What Communications Professionals Need to Know About Data Privacy

Stephen Payne, VP, Public Affairs & Privacy, Feld Ent.

What exactly is privacy? Is it Facebook’s record fine from the Federal Trade Commission? Or is it Apple’s claims that the iPhone is the best mobile device in terms of user privacy? For consumers, privacy may mean having control of personal data, information about their families, income, medical conditions, etc. In short, privacy means a lot of things.

It was going to be an easy assignment, or so I thought, when my company asked me, a veteran communicator, to dig into privacy to help with compliance. It’s privacy. Everyone wants it and knows what it means, right?

Leave Me alone

A basic definition of privacy is the right to be left alone. It’s also the right to decide what and when a company can share details about your life or family.

Only one problem with that definition – the use of the word “right.” There is no fundamental right to privacy in the U.S. Constitution. There have been court cases applying privacy to certain circumstances. Overall, though, the concept of privacy in the U.S. continues to evolve. In Europe and in California, it’s a different story.

At this point, my guess is you’re thinking, ‘I’m in communications. Why does all this concern me?’ Communicators need to be aware of and care about privacy for a lot of reasons.

For example, do you have employees in California, Paris or Brussels? Congratulations, the California Consumer Privacy Act (CCPA) or the General Data Protection Regulation (GDPR) covers those employees.

Does your firm provide health insurance in the U.S.? If so, be aware what the Health Insurance Portability and Accountability Act, or HIPPA, says you can communicate and the words you can and cannot use.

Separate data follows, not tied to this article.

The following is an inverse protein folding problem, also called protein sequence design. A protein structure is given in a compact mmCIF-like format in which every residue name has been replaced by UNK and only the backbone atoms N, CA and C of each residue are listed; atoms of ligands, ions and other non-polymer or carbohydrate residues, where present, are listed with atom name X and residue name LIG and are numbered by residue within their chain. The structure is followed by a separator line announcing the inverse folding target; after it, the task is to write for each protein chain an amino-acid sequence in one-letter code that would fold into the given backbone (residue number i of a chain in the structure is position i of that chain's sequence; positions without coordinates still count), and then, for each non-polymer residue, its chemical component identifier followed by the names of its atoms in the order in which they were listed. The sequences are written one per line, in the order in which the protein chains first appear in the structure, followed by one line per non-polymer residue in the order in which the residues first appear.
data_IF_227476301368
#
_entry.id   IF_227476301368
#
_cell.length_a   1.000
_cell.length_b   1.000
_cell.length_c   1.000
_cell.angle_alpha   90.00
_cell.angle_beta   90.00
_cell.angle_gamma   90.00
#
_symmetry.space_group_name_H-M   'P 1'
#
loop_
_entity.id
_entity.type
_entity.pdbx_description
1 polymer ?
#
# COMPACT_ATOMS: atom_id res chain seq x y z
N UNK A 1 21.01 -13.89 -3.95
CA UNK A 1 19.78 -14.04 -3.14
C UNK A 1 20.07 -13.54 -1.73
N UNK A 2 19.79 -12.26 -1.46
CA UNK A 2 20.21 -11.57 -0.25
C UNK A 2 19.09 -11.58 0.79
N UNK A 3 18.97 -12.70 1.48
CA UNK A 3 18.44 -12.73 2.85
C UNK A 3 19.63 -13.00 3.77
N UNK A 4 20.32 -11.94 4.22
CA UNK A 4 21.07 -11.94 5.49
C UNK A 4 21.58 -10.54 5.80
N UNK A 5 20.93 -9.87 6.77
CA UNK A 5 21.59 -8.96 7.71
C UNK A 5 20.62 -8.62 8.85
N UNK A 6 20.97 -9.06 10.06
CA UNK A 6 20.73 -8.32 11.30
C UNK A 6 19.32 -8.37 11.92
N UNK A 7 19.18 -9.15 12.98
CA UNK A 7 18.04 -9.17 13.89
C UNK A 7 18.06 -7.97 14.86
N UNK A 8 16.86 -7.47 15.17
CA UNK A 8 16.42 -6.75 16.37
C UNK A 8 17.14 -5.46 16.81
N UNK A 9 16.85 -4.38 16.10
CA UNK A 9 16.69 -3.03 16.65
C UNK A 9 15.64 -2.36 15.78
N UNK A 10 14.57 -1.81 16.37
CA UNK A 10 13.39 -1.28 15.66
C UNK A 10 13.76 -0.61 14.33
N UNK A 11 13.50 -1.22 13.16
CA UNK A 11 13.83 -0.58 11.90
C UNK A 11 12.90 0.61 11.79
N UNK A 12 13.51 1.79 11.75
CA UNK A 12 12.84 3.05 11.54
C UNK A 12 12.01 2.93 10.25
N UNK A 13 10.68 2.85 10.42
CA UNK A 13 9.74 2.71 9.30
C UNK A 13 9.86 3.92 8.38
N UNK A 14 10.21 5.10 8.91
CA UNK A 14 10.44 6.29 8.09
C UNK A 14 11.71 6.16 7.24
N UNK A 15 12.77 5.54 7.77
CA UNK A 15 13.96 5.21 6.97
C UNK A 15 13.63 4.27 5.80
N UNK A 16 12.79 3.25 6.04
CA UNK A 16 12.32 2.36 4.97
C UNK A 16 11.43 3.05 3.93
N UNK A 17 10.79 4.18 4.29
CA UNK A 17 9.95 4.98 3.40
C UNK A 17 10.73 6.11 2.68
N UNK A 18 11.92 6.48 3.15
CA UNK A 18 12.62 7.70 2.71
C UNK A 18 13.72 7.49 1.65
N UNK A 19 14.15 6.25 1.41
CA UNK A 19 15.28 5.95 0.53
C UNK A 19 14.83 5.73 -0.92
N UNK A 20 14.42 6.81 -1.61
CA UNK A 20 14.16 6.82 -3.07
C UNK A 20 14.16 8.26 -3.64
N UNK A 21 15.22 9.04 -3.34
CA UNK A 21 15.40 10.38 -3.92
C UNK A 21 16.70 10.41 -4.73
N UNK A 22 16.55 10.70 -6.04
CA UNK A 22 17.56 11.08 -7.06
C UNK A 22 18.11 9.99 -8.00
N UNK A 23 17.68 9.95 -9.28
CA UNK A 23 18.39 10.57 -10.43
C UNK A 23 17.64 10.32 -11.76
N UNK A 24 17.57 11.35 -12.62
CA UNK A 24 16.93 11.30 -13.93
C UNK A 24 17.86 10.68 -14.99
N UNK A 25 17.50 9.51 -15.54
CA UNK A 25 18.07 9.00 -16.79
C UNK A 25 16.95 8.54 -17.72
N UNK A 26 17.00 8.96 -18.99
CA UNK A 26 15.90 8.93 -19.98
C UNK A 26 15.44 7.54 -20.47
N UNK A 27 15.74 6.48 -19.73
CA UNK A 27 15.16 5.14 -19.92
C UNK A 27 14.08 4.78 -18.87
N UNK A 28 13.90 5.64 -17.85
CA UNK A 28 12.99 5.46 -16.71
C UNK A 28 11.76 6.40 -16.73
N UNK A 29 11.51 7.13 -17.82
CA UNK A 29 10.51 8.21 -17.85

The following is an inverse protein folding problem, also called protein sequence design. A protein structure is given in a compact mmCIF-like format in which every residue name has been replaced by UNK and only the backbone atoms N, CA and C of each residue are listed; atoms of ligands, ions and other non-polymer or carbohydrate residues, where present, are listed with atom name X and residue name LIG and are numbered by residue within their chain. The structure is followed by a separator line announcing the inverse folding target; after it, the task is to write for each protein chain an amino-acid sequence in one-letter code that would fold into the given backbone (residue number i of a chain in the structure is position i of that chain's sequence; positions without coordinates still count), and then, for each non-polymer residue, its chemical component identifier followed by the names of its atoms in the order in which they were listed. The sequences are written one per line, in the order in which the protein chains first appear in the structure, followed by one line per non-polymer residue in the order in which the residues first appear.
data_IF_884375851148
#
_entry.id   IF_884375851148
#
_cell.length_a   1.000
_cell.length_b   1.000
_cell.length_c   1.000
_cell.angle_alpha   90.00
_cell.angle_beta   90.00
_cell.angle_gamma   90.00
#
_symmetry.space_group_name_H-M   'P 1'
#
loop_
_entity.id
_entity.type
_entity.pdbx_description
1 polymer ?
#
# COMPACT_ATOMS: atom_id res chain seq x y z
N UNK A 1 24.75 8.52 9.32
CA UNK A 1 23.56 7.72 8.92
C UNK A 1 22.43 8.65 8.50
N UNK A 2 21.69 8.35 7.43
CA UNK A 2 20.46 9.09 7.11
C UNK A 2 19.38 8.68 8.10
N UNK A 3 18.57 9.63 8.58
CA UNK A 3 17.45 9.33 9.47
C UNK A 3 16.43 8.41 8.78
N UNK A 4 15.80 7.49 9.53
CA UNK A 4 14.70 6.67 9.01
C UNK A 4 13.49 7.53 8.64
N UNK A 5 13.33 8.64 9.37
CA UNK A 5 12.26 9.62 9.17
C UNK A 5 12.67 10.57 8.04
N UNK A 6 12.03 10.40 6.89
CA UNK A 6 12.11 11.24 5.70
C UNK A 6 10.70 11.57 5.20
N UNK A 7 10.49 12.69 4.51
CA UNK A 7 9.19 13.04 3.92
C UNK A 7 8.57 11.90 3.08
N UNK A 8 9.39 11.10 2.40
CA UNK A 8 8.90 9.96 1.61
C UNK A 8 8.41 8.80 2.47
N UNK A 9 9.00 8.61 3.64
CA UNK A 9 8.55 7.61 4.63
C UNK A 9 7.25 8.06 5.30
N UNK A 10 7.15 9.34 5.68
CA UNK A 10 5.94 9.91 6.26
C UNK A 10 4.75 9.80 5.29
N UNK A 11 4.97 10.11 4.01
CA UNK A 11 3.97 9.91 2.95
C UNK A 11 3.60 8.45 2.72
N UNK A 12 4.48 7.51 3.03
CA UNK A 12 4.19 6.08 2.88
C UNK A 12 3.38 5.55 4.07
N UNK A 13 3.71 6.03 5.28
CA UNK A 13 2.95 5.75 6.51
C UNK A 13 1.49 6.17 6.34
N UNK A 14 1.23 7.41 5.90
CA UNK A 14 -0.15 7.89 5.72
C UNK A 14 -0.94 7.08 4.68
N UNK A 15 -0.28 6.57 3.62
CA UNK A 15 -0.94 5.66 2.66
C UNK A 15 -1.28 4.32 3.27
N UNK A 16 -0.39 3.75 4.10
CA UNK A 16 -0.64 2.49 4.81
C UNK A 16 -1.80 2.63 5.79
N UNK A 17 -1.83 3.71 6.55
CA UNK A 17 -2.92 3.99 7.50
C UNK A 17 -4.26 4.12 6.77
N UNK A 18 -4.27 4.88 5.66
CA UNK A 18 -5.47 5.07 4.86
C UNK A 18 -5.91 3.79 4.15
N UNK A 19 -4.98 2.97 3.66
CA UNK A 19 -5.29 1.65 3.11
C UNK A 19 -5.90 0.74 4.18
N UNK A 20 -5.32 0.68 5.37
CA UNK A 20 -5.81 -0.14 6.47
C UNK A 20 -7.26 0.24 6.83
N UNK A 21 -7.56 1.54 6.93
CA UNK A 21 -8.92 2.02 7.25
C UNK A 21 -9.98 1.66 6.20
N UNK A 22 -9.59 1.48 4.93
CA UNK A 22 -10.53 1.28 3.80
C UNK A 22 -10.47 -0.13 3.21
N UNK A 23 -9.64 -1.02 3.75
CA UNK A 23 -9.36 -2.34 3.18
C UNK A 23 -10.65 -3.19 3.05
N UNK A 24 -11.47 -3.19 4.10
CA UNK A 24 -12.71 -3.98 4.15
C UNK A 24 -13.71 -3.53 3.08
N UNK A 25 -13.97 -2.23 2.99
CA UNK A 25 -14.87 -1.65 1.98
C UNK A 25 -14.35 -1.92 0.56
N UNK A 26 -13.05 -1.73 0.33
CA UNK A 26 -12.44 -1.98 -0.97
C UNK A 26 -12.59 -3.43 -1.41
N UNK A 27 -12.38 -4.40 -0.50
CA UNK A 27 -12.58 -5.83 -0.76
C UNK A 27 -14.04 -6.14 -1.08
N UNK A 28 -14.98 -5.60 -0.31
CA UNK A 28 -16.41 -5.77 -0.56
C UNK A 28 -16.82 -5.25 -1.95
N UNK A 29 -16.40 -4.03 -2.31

Similarly, do you have clients in the financial sector? Then Gramm-Leach-Bliley Act (GLBA), like HIPPA, can influence your communications. Does your company have a privacy policy on its webpage? Are you living up to the promises the privacy policy makes to your site’s visitors? Are all these questions and acronyms giving you a headache?

In short, privacy laws are everywhere. PR pros can benefit from at least a basic understanding of how they work.

Let’s start with the United States. The U.S. lacks an omnibus federal privacy law. True, many sectors have privacy regulations, but they vary widely. Students have privacy over their education records. Patients have a level of privacy over their medical records via HIPPA.

We all have privacy when it comes to potential discrimination based on our genes. The Federal Trade Commission (FTC) enforces privacy laws as they relate to policies and promises business make to consumers. The agency does so under Section 5 authority, which regulates unfair and deceptive practices in commerce. (And yes, I know that is a generalization of the FTC. I have a limited word count.)

That patchwork of privacy regulations makes compliance difficult, and lawyers rich. Yet privacy in the U.S. is evolving, whether we like it or not. One way it’s evolving is via the California Consumer Privacy Act (CCPA), which starts Jan.1.